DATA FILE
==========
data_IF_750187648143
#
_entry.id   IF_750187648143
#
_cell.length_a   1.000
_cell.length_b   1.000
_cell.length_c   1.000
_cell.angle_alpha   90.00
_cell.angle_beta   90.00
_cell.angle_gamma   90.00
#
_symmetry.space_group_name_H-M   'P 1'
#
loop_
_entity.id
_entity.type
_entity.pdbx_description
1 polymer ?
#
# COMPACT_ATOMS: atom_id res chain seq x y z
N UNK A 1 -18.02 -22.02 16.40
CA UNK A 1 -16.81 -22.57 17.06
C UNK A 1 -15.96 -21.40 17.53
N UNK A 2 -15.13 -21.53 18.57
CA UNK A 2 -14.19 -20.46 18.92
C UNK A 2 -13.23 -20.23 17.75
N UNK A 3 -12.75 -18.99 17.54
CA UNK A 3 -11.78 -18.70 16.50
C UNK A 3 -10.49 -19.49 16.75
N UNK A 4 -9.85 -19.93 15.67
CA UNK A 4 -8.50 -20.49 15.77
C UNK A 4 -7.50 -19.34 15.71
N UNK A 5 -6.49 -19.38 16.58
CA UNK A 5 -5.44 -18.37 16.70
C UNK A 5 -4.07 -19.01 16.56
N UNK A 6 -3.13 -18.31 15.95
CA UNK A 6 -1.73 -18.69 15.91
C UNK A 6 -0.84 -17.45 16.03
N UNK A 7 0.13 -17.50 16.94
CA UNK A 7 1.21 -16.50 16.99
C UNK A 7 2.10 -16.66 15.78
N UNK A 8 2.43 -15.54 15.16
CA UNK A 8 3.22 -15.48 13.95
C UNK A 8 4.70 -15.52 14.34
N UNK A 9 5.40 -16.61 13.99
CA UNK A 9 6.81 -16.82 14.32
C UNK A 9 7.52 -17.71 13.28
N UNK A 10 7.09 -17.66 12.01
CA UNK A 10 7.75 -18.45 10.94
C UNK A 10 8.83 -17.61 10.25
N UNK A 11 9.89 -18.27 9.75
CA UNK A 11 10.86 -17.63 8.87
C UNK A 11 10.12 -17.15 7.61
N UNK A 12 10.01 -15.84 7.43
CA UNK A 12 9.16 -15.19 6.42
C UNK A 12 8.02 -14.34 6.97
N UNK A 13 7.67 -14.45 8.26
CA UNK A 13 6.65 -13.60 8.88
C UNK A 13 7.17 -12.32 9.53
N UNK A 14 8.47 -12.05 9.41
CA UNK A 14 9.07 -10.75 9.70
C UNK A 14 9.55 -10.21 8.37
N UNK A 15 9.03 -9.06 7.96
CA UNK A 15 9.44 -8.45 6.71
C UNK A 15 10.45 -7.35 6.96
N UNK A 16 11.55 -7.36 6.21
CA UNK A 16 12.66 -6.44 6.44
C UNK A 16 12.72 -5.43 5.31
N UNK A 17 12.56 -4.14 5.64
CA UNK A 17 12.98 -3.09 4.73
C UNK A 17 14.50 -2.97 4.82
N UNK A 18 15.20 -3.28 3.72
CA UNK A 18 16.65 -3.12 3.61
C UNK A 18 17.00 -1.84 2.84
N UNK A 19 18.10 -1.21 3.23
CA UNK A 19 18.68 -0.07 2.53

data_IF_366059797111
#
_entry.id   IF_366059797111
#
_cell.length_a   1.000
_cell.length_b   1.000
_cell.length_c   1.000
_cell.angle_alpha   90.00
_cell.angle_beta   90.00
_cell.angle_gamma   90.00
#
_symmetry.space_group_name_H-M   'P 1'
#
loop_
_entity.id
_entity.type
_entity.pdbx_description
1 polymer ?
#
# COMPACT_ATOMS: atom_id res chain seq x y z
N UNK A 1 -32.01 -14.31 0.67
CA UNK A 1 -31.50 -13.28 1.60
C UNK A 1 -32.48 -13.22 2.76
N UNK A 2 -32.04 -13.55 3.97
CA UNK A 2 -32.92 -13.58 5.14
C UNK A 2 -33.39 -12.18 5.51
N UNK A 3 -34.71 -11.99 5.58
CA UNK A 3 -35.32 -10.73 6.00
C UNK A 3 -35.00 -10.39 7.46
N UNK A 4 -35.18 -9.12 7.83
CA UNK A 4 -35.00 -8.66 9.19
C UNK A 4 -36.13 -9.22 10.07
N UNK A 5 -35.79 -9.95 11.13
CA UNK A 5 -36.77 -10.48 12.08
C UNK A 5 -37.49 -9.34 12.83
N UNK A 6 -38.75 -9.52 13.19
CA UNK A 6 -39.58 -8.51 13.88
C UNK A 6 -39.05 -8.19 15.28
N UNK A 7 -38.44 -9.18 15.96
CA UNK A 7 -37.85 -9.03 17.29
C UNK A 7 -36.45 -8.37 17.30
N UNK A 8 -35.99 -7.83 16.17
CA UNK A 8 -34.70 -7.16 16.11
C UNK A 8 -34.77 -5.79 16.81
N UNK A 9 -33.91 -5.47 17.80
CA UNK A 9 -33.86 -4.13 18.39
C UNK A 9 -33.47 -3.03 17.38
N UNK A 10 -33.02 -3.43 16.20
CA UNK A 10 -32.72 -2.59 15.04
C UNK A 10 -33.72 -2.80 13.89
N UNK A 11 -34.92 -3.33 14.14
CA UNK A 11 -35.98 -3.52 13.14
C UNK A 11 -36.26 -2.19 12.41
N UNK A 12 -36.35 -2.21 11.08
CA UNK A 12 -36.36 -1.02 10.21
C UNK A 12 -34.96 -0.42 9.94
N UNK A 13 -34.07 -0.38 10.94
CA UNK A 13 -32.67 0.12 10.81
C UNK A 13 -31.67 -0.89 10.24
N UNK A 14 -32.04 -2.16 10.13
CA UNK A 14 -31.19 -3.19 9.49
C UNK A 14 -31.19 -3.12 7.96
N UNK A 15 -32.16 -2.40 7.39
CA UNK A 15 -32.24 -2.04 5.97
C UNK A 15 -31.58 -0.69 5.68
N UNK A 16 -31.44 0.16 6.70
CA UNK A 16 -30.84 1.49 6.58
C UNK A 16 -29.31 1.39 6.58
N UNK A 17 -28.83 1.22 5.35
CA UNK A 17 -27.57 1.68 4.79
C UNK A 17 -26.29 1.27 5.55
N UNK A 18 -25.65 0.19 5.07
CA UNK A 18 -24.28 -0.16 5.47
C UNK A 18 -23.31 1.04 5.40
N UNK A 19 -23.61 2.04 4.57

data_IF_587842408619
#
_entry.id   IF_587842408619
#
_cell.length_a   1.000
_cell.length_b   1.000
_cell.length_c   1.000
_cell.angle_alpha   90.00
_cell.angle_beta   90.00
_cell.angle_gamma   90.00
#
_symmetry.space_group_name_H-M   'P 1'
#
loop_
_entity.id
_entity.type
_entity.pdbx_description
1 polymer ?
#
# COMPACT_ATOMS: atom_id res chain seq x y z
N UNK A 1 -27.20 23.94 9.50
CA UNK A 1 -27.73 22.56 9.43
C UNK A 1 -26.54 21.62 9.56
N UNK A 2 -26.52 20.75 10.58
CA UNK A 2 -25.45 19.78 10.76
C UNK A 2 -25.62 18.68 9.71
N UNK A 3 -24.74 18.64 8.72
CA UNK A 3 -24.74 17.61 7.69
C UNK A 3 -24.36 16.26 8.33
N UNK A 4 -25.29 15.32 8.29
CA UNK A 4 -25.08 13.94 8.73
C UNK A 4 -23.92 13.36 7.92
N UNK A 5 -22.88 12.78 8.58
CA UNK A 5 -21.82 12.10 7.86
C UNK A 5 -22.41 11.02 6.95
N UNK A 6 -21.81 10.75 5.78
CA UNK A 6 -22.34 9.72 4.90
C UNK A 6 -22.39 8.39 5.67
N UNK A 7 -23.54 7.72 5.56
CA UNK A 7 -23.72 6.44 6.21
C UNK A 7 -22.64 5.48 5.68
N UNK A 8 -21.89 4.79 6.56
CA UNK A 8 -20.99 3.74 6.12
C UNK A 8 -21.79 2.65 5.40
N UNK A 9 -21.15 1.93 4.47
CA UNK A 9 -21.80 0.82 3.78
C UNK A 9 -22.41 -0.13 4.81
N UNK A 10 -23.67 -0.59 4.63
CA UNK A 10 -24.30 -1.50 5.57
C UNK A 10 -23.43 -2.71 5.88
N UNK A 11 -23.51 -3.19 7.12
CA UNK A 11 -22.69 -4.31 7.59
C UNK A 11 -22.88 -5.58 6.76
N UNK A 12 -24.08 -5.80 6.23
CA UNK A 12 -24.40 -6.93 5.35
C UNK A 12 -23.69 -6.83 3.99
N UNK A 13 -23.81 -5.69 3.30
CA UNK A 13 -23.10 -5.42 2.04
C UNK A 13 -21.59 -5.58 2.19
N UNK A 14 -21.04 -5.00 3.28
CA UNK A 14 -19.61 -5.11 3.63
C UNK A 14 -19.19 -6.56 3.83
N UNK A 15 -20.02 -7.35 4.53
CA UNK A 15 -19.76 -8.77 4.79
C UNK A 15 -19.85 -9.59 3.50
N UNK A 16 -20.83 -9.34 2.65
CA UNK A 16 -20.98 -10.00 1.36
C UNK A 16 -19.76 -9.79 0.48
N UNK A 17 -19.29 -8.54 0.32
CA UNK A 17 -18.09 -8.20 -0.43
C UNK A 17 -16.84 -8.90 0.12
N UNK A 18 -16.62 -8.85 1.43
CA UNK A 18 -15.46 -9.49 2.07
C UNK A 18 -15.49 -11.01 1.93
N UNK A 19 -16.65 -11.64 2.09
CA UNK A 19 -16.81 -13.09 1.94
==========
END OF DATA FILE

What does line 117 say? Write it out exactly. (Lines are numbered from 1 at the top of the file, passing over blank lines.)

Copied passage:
C UNK A 7 -36.45 -8.37 17.30